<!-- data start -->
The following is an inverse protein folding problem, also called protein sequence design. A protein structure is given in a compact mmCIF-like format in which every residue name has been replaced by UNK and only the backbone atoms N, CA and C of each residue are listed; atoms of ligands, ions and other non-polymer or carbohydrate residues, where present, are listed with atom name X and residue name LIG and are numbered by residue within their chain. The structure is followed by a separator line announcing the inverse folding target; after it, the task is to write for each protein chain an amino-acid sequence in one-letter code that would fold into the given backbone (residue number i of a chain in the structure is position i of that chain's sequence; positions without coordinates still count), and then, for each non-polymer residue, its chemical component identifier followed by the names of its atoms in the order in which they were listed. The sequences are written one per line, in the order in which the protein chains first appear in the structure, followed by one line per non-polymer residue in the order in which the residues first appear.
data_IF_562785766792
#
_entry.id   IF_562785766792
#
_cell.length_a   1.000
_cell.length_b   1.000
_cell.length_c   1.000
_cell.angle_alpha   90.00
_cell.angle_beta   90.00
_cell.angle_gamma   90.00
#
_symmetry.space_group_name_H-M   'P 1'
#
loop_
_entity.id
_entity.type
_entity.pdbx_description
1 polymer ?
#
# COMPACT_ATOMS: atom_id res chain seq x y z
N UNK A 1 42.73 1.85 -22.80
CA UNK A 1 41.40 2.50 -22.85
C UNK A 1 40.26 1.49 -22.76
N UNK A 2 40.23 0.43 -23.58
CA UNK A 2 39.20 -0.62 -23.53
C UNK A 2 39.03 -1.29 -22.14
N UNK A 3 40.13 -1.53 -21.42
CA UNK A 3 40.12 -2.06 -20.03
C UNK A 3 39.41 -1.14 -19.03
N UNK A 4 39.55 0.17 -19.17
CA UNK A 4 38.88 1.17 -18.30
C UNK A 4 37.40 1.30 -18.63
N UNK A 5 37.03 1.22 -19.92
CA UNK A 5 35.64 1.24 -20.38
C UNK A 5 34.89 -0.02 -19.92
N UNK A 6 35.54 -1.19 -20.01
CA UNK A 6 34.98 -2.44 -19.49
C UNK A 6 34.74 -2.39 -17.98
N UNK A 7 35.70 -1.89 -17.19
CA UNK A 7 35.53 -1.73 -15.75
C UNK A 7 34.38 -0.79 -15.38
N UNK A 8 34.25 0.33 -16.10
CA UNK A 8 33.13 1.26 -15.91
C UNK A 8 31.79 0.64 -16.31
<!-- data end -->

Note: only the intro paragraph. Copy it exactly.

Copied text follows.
The following is an inverse protein folding problem, also called protein sequence design. A protein structure is given in a compact mmCIF-like format in which every residue name has been replaced by UNK and only the backbone atoms N, CA and C of each residue are listed; atoms of ligands, ions and other non-polymer or carbohydrate residues, where present, are listed with atom name X and residue name LIG and are numbered by residue within their chain. The structure is followed by a separator line announcing the inverse folding target; after it, the task is to write for each protein chain an amino-acid sequence in one-letter code that would fold into the given backbone (residue number i of a chain in the structure is position i of that chain's sequence; positions without coordinates still count), and then, for each non-polymer residue, its chemical component identifier followed by the names of its atoms in the order in which they were listed. The sequences are written one per line, in the order in which the protein chains first appear in the structure, followed by one line per non-polymer residue in the order in which the residues first appear.